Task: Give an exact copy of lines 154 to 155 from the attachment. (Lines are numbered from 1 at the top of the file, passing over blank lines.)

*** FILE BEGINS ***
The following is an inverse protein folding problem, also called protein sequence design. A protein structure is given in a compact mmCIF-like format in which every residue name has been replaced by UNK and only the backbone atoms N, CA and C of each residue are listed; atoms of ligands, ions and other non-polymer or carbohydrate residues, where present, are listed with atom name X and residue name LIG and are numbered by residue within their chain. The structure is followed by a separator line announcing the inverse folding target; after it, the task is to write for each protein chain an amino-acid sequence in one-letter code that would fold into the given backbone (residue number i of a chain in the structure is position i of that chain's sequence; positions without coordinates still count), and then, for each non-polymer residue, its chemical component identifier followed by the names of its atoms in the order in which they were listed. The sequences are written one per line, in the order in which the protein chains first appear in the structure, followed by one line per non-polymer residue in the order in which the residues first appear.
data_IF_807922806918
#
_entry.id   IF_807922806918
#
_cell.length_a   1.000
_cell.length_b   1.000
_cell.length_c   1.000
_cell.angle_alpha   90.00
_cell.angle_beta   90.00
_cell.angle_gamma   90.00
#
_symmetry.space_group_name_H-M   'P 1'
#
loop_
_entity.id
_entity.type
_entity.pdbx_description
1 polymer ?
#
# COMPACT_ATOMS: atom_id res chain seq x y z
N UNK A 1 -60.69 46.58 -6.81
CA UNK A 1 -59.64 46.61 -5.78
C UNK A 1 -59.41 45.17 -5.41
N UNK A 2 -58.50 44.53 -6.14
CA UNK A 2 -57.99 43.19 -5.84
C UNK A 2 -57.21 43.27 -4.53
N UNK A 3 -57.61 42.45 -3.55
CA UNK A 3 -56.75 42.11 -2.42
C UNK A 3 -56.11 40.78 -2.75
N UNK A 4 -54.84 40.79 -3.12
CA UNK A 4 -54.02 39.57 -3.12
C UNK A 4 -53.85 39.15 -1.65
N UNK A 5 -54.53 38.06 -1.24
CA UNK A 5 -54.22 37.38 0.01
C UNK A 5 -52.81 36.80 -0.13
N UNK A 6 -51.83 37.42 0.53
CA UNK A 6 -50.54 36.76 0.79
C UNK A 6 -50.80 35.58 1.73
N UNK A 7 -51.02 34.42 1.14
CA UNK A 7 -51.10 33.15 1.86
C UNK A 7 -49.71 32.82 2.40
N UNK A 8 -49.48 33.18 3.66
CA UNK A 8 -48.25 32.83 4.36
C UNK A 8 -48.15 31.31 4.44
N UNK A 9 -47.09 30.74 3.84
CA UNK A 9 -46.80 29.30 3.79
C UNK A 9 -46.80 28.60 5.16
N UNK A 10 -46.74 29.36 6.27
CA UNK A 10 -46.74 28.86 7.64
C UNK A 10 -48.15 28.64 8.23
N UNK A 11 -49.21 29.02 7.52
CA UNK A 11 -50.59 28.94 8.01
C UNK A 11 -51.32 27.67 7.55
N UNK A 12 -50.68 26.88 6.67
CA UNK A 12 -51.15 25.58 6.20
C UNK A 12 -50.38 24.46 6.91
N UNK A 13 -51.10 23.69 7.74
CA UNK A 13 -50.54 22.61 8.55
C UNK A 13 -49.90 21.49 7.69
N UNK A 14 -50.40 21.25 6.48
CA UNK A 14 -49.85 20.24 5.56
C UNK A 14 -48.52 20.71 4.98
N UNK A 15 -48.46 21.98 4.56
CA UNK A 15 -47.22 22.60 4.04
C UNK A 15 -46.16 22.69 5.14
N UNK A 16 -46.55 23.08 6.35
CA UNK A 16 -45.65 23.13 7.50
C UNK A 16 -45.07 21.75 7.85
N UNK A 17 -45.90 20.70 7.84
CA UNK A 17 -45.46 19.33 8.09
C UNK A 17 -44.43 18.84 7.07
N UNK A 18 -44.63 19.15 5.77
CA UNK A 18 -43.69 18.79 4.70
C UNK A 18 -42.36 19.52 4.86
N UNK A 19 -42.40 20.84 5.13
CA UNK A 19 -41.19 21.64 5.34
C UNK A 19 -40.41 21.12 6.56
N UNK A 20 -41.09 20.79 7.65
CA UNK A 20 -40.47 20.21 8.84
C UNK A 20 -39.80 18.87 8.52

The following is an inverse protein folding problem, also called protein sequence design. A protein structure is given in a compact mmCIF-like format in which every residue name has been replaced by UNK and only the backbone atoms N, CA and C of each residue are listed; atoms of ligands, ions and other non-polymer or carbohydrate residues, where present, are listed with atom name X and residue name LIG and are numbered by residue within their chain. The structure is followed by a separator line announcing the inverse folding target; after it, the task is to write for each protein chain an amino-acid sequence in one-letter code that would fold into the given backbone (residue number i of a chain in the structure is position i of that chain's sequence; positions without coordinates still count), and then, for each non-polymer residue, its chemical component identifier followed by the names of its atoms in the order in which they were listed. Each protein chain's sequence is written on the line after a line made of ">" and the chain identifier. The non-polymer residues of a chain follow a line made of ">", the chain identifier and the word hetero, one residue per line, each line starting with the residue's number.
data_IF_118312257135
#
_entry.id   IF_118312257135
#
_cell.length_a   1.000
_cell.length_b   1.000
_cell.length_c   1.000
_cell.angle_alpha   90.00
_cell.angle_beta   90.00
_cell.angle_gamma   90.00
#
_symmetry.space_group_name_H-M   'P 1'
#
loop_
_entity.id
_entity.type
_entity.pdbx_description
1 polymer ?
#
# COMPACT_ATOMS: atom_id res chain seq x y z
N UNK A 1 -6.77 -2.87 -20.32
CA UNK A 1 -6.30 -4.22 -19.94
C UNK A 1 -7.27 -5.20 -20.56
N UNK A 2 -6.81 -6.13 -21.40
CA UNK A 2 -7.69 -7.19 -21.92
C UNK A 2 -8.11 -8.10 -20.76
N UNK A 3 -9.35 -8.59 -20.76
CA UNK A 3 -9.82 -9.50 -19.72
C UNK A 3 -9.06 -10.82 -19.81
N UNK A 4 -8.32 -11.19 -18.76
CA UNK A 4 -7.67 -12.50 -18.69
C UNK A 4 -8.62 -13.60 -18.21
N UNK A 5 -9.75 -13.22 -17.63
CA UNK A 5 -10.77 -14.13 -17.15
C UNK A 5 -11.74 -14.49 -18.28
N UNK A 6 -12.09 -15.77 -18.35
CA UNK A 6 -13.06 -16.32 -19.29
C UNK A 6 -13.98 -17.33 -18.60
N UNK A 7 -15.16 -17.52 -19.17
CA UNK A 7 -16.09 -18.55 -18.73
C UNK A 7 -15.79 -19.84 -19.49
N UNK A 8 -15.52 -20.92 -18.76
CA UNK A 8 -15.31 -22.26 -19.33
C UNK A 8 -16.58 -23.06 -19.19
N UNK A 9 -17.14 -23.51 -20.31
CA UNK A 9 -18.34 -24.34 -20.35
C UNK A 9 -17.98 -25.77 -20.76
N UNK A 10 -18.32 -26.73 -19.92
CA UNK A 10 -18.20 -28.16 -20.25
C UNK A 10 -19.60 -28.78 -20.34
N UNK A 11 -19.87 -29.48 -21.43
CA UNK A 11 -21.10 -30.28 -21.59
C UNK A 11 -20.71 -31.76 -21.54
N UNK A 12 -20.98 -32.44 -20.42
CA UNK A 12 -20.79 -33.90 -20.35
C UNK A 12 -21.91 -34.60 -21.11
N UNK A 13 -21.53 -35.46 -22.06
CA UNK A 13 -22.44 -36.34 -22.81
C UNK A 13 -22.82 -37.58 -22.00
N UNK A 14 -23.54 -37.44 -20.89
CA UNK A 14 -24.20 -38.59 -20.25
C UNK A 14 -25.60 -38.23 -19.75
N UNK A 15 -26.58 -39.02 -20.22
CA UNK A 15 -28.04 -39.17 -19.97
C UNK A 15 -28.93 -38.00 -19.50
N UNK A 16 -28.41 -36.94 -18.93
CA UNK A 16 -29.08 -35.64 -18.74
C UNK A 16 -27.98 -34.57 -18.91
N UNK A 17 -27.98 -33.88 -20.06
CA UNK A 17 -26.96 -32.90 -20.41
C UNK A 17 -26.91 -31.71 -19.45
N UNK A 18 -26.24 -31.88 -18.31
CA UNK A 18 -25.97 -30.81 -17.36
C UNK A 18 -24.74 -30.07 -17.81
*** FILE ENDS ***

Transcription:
N UNK A 18 -26.24 -31.88 -18.31
CA UNK A 18 -25.97 -30.81 -17.36